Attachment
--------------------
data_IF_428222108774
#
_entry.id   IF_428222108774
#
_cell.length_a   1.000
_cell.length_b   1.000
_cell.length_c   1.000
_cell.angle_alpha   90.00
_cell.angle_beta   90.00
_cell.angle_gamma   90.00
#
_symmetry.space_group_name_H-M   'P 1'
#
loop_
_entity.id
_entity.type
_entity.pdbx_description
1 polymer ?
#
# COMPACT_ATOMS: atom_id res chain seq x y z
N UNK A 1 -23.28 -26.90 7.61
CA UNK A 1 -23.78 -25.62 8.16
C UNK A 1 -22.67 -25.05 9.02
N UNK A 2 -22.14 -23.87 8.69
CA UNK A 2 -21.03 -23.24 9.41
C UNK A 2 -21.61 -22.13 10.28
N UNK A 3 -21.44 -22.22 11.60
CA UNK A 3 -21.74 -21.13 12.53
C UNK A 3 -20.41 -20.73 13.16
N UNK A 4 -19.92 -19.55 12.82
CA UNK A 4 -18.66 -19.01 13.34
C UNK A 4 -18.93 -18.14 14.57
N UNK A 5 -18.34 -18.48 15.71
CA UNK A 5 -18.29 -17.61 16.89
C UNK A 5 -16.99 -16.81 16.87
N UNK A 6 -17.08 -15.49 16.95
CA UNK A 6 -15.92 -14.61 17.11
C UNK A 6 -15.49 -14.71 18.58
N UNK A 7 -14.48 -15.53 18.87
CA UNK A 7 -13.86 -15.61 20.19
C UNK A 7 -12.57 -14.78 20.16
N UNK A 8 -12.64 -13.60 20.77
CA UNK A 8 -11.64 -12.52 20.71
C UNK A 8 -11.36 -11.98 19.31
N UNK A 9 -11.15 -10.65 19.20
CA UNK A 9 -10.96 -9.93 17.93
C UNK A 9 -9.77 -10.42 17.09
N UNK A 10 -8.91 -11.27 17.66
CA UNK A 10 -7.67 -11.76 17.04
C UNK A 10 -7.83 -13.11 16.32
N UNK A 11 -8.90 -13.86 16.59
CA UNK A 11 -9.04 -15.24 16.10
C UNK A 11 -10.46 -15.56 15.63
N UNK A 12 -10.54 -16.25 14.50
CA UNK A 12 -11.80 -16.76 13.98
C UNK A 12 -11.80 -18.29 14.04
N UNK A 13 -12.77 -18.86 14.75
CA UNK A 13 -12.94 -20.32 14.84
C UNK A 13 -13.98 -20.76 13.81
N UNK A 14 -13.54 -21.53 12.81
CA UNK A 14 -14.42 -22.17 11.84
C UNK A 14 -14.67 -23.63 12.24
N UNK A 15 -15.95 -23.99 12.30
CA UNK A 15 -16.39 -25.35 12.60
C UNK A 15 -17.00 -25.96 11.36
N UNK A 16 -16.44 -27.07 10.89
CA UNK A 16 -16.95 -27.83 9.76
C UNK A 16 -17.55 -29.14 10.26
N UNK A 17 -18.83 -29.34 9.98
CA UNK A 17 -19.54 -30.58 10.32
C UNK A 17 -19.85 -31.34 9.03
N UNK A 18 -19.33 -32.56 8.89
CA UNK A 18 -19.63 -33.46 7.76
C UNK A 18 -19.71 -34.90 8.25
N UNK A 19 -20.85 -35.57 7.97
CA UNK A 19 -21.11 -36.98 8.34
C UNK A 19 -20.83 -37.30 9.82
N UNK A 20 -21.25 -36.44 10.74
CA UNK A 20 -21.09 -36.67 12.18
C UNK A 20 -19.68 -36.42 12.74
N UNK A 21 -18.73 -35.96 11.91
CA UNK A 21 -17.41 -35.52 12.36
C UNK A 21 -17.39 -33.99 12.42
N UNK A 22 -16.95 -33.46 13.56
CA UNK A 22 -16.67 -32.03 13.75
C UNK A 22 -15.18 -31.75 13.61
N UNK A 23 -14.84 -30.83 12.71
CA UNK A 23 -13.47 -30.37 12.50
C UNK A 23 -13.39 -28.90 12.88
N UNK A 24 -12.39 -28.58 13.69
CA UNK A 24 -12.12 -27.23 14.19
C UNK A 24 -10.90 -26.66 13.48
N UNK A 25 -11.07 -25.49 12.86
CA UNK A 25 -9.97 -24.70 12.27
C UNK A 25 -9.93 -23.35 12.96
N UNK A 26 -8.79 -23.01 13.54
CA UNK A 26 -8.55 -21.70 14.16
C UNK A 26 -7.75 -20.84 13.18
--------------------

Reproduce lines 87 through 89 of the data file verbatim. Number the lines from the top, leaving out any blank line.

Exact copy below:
N UNK A 23 -14.84 -30.83 12.71
CA UNK A 23 -13.47 -30.37 12.50
C UNK A 23 -13.39 -28.90 12.88